But the most surprising item in this remarkable, wild digs was stacked neatly beneath one corner of the tarp: an impressive cache of surprisingly well-preserved Nixon-era Playboy magazines. In effect, I had made the astounding anthropological discovery of a western Great Basin Mancave, circa 1973. The cover of the September, 1970 issue featured a blonde woman wearing a leather headband and wide macramé belt, accoutered with fringed purse, and flashing not her breasts but rather a peace sign, which she displayed before breasts so completely obscured by a tasteful blue sweater that the entire effect resembled less Playboy than Good Housekeeping. Readers of the October, 1971 issue were greeted by a cheerful woman with an enormous afro whose body was thoroughly obscured by a white, plastic chair resembling the head of giant bunny. The cover of the 1972 Christmas issue didn’t even deploy a photograph, instead offering a stylized drawing of a woman dressed as Santa Claus—though she did look considerably less grouchy than Santa sometimes does.

What would this place have been like in, say, the autumn of 1973, when the ghost of Silver Hills sat alone by a crackling juniper log fire, pounding Millers, and trying to decide whether he would want to share his sylvan sanctuary with the righteous hippie chick or the smiling lady with the huge afro? There would have been no home within several miles and no paved road within ten, and it was then a twenty-mile walk to the edge of town. Was he on the lam, or was he instead, like me, simply a man who had chosen the hills and valleys? Was his juniper-bowered Mancave an indication of his sanity, or the lack of it? Would it be accurate to call him homeless, or was this his true home? Was he trying to get to someplace else, or only hoping, as I so often have, that someplace else wouldn’t catch up with him out here? It was a nice spot the ghost of Silver Hills had chosen, the kind of snug shelter where one might well wait out the Nixon administration—or a parole officer or creditor, or the draft board, or whatever needed waiting out. As I huddled within the ghost’s magic circle, sheltered from the blowing snow but also sensing winter coming on, I felt a sudden urge to spark a small fire, crack a bad beer, and do some light reading until the gloaming swallowed the windswept desert hills.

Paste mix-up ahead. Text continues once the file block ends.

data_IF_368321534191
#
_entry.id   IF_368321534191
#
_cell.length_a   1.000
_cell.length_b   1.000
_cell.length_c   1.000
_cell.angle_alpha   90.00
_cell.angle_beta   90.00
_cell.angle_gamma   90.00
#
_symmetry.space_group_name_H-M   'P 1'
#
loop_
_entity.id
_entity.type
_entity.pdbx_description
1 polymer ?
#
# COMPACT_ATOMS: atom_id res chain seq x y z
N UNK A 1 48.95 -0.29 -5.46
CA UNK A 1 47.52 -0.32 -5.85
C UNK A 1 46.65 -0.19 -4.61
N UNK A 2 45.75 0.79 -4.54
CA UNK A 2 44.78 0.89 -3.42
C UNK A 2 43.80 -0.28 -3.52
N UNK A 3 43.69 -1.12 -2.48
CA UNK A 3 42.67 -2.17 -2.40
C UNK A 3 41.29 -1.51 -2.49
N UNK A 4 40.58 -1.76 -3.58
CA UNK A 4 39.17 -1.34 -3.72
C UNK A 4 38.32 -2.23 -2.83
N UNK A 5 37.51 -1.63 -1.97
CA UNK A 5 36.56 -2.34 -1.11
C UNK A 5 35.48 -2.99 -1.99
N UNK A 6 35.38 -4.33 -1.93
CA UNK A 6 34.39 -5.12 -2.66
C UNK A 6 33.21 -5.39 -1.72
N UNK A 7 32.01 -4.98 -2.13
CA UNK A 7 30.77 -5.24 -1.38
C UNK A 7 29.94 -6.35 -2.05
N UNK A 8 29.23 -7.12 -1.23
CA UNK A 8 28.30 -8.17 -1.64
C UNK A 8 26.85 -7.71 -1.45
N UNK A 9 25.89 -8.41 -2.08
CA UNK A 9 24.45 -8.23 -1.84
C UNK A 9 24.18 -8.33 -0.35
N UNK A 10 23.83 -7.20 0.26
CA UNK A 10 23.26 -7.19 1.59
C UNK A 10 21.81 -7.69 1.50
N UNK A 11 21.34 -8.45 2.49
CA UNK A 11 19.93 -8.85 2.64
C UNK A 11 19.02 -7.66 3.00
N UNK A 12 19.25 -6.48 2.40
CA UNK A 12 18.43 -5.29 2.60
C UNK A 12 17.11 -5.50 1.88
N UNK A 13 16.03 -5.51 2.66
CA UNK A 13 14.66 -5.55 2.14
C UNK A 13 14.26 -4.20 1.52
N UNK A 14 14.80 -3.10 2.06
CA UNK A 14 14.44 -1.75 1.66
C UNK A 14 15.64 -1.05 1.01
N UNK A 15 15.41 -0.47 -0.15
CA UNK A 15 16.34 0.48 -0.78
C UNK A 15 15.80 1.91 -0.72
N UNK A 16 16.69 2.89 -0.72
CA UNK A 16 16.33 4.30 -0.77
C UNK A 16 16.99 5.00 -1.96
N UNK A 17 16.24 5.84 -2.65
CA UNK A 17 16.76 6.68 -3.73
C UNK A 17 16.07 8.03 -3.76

Essays in the Range blog are not written by the High Country News. The authors are solely responsible for the content.

Michael P. Branch is Professor of Literature and Environment at the University of Nevada, Reno, where he teaches American literature and environmental studies. He has published five books and many articles on environmental literature, and his creative nonfiction has appeared in Utne Reader, Orion, Ecotone, Isotope, Hawk and Handsaw, Whole Terrain, and other magazines. He lives with his wife and two young daughters at 6,000 feet in the western Great Basin desert of Nevada.

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Vintage Playboy image (yes, it is the released-13-months-later Italian version; that's all we could find and publish legally) courtesy Flickr user Corrado Cambiaghi.